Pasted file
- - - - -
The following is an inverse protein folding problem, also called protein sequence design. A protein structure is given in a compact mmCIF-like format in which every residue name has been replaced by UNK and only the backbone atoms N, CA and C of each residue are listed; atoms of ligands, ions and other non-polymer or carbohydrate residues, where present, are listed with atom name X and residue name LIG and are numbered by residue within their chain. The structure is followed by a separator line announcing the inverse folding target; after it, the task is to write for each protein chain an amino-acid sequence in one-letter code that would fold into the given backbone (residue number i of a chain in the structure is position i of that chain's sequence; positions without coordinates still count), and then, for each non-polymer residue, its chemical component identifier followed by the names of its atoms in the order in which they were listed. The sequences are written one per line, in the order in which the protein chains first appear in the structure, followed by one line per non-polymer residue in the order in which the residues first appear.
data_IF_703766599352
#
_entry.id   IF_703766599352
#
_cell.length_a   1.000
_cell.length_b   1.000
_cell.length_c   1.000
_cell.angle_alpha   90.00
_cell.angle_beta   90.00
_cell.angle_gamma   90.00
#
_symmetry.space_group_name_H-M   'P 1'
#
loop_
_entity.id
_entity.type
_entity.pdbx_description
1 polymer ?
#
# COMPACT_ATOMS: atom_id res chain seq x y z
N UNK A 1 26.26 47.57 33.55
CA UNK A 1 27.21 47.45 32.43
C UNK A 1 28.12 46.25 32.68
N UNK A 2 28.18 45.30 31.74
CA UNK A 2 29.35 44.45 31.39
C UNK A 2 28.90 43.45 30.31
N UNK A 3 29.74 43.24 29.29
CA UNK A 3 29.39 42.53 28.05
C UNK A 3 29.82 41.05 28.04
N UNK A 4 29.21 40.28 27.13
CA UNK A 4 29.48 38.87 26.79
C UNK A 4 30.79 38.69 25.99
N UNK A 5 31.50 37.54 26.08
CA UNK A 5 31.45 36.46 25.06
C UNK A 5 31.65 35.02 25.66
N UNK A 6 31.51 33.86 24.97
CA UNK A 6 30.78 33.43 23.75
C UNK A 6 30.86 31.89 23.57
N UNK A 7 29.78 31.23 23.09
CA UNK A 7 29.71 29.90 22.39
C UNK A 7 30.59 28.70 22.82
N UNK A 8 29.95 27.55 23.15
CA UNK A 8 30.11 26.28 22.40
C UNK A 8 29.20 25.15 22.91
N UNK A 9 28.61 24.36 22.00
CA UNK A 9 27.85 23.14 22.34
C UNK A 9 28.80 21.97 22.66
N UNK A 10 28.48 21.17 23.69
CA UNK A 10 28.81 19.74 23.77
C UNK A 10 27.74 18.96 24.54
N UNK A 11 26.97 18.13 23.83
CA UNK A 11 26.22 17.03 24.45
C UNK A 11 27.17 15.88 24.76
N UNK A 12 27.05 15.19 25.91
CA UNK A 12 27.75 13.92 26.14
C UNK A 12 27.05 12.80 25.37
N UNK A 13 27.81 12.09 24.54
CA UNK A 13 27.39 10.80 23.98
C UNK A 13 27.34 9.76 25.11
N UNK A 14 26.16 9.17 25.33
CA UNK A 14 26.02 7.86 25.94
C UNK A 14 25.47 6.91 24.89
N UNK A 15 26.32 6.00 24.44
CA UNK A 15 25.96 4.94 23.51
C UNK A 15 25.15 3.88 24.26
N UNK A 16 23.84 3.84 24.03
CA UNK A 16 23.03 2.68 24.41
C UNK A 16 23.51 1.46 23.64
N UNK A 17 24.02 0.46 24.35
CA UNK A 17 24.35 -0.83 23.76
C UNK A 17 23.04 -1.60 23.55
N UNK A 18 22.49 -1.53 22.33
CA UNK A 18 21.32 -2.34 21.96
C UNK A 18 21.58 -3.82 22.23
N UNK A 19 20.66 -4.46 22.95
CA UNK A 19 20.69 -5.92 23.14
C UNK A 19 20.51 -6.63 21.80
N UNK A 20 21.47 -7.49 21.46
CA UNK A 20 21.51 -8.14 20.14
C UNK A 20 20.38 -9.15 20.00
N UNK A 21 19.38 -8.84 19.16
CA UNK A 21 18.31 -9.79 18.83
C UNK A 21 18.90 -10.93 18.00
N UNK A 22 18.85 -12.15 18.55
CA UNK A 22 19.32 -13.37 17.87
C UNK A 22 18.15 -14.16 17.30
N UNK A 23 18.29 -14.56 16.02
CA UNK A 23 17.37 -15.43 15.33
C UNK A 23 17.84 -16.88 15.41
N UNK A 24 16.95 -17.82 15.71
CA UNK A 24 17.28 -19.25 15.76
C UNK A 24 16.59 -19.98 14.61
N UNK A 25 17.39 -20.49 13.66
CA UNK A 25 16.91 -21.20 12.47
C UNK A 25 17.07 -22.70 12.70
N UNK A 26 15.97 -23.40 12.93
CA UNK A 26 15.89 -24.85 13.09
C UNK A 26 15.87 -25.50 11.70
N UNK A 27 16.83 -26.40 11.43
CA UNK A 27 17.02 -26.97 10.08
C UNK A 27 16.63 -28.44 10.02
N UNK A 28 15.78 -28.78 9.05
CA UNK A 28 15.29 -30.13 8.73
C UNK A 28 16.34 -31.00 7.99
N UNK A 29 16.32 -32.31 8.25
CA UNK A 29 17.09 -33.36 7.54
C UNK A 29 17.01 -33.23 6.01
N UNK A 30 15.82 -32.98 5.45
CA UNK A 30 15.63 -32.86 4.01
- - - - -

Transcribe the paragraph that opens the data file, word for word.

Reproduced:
The following is an inverse protein folding problem, also called protein sequence design. A protein structure is given in a compact mmCIF-like format in which every residue name has been replaced by UNK and only the backbone atoms N, CA and C of each residue are listed; atoms of ligands, ions and other non-polymer or carbohydrate residues, where present, are listed with atom name X and residue name LIG and are numbered by residue within their chain. The structure is followed by a separator line announcing the inverse folding target; after it, the task is to write for each protein chain an amino-acid sequence in one-letter code that would fold into the given backbone (residue number i of a chain in the structure is position i of that chain's sequence; positions without coordinates still count), and then, for each non-polymer residue, its chemical component identifier followed by the names of its atoms in the order in which they were listed. The sequences are written one per line, in the order in which the protein chains first appear in the structure, followed by one line per non-polymer residue in the order in which the residues first appear.